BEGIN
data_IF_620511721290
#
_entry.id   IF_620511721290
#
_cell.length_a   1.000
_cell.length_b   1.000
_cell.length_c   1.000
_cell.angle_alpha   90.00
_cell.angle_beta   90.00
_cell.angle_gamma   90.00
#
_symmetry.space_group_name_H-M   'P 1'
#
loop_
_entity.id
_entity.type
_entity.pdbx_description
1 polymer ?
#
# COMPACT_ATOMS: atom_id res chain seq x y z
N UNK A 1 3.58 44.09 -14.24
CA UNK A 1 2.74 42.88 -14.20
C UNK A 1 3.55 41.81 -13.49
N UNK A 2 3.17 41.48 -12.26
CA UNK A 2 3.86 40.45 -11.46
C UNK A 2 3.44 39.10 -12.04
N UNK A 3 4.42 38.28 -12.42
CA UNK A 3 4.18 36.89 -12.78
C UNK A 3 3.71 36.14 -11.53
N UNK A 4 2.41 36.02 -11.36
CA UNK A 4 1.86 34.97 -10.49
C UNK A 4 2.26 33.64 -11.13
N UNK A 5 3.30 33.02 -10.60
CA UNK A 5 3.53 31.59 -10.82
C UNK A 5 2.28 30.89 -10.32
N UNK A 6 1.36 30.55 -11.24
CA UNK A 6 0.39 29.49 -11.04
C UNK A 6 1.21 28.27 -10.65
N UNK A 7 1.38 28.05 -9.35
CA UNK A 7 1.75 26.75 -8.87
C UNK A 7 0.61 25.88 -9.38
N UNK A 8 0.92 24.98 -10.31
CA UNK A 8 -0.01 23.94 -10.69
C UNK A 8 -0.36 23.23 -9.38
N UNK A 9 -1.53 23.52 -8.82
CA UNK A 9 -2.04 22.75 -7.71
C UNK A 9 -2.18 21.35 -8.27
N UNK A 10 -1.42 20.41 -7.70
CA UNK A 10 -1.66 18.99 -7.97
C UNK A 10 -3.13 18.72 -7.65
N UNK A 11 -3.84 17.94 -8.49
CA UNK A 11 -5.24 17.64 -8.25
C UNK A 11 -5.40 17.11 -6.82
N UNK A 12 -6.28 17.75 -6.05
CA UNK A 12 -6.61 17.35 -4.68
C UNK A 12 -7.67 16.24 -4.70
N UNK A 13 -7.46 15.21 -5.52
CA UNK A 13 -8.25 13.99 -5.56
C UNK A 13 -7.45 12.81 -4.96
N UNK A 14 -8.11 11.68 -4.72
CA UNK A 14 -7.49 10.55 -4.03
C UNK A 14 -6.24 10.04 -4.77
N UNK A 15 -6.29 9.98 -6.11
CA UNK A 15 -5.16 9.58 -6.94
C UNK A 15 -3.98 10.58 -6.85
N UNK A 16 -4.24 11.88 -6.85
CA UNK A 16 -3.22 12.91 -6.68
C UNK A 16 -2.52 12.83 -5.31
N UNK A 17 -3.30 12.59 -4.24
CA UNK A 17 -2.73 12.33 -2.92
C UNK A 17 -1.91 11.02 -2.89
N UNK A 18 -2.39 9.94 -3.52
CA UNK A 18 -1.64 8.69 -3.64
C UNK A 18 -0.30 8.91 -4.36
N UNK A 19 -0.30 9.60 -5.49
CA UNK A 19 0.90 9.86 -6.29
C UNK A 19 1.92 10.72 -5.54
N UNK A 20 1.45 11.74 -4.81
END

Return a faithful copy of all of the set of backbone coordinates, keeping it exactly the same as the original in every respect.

data_IF_620511721290
#
_entry.id   IF_620511721290
#
_cell.length_a   1.000
_cell.length_b   1.000
_cell.length_c   1.000
_cell.angle_alpha   90.00
_cell.angle_beta   90.00
_cell.angle_gamma   90.00
#
_symmetry.space_group_name_H-M   'P 1'
#
loop_
_entity.id
_entity.type
_entity.pdbx_description
1 polymer ?
#
# COMPACT_ATOMS: atom_id res chain seq x y z
N UNK A 1 3.58 44.09 -14.24
CA UNK A 1 2.74 42.88 -14.20
C UNK A 1 3.55 41.81 -13.49
N UNK A 2 3.17 41.48 -12.26
CA UNK A 2 3.86 40.45 -11.46
C UNK A 2 3.44 39.10 -12.04
N UNK A 3 4.42 38.28 -12.42
CA UNK A 3 4.18 36.89 -12.78
C UNK A 3 3.71 36.14 -11.53
N UNK A 4 2.41 36.02 -11.36
CA UNK A 4 1.86 34.97 -10.49
C UNK A 4 2.26 33.64 -11.13
N UNK A 5 3.30 33.02 -10.60
CA UNK A 5 3.53 31.59 -10.82
C UNK A 5 2.28 30.89 -10.32
N UNK A 6 1.36 30.55 -11.24
CA UNK A 6 0.39 29.49 -11.04
C UNK A 6 1.21 28.27 -10.65
N UNK A 7 1.38 28.05 -9.35
CA UNK A 7 1.75 26.75 -8.87
C UNK A 7 0.61 25.88 -9.38
N UNK A 8 0.92 24.98 -10.31
CA UNK A 8 -0.01 23.94 -10.69
C UNK A 8 -0.36 23.23 -9.38
N UNK A 9 -1.53 23.52 -8.82
CA UNK A 9 -2.04 22.75 -7.71
C UNK A 9 -2.18 21.35 -8.27
N UNK A 10 -1.42 20.41 -7.70
CA UNK A 10 -1.66 18.99 -7.97
C UNK A 10 -3.13 18.72 -7.65
N UNK A 11 -3.84 17.94 -8.49
CA UNK A 11 -5.24 17.64 -8.25
C UNK A 11 -5.40 17.11 -6.82
N UNK A 12 -6.28 17.75 -6.05
CA UNK A 12 -6.61 17.35 -4.68
C UNK A 12 -7.67 16.24 -4.70
N UNK A 13 -7.46 15.21 -5.52
CA UNK A 13 -8.25 13.99 -5.56
C UNK A 13 -7.45 12.81 -4.96
N UNK A 14 -8.11 11.68 -4.72
CA UNK A 14 -7.49 10.55 -4.03
C UNK A 14 -6.24 10.04 -4.77
N UNK A 15 -6.29 9.98 -6.11
CA UNK A 15 -5.16 9.58 -6.94
C UNK A 15 -3.98 10.58 -6.85
N UNK A 16 -4.24 11.88 -6.85
CA UNK A 16 -3.22 12.91 -6.68
C UNK A 16 -2.52 12.83 -5.31
N UNK A 17 -3.30 12.59 -4.24
CA UNK A 17 -2.73 12.33 -2.92
C UNK A 17 -1.91 11.02 -2.89
N UNK A 18 -2.39 9.94 -3.52
CA UNK A 18 -1.64 8.69 -3.64
C UNK A 18 -0.30 8.91 -4.36
N UNK A 19 -0.30 9.60 -5.49
CA UNK A 19 0.90 9.86 -6.29
C UNK A 19 1.92 10.72 -5.54
N UNK A 20 1.45 11.74 -4.81